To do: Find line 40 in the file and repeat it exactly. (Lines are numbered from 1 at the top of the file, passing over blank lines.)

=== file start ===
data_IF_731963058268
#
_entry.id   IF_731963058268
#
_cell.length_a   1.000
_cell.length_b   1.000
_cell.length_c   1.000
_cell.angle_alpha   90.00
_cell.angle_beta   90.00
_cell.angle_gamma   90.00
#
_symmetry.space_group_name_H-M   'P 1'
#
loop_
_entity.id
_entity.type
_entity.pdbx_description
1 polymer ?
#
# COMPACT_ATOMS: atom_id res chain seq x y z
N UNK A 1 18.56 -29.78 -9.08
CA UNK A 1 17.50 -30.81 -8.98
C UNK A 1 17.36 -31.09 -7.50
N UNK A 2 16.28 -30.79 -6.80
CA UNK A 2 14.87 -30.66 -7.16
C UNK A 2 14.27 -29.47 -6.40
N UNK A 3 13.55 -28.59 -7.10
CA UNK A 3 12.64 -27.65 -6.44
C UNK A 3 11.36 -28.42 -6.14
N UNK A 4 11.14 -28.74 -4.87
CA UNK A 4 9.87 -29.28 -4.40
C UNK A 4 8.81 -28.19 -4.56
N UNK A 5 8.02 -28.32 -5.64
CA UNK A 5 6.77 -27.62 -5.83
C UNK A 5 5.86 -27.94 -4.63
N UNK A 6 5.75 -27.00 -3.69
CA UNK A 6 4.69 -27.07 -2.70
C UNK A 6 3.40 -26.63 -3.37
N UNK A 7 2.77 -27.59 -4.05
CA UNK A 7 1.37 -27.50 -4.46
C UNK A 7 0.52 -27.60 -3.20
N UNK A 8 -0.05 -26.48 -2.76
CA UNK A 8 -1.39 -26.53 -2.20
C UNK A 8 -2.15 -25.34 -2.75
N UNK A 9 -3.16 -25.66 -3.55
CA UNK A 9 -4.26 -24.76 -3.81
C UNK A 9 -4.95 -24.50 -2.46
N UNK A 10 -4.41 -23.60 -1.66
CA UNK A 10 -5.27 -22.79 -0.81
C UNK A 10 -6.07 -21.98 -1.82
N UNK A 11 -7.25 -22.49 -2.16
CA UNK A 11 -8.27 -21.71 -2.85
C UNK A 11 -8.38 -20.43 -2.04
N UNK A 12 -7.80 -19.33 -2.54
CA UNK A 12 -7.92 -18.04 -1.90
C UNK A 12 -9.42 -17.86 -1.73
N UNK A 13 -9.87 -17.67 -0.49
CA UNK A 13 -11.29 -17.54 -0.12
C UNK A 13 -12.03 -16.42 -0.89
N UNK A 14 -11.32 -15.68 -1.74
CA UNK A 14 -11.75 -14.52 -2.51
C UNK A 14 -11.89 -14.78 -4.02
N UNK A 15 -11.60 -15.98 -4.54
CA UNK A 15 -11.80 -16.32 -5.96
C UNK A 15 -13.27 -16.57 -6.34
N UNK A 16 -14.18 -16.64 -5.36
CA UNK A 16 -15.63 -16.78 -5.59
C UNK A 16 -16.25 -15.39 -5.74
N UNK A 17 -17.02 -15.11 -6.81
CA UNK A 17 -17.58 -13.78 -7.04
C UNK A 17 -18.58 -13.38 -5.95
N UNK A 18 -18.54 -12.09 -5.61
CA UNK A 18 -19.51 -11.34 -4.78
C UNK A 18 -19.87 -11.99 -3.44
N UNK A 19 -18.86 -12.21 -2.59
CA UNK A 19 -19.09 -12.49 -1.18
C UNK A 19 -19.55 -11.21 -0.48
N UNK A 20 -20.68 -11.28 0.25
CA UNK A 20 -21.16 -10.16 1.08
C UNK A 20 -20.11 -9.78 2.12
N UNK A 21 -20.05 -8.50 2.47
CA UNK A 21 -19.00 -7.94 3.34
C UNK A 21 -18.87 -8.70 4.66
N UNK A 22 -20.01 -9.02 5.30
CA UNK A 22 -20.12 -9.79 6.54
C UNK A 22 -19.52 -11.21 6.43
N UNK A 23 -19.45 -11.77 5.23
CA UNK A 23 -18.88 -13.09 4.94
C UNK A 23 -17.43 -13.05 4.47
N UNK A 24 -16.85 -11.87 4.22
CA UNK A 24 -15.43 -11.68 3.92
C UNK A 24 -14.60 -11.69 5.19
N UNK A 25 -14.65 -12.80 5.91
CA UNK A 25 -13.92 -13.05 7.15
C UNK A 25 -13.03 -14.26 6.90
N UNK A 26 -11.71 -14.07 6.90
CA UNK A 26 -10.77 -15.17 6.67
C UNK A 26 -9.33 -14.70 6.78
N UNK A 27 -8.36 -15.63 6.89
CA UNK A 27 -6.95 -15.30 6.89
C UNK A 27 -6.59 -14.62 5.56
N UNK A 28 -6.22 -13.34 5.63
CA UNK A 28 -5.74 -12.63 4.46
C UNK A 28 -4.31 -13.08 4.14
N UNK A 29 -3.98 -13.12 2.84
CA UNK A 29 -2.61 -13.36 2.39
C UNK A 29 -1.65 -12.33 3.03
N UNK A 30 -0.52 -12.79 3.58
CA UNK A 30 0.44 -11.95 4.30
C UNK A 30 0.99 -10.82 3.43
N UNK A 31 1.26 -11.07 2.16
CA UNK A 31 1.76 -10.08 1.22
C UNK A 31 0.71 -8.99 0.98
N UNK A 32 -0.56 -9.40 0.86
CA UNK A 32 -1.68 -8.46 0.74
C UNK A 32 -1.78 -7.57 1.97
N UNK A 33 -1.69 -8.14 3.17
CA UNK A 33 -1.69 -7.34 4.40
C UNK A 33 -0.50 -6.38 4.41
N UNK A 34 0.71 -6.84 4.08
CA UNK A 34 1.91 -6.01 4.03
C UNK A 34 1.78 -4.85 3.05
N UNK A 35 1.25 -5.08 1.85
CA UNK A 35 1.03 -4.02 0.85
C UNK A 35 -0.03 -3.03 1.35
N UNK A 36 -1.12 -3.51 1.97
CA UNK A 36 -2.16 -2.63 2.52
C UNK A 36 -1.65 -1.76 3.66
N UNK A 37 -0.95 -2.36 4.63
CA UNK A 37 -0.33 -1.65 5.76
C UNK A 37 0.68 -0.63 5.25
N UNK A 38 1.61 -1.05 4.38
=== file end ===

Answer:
CA UNK A 7 1.37 -27.50 -4.46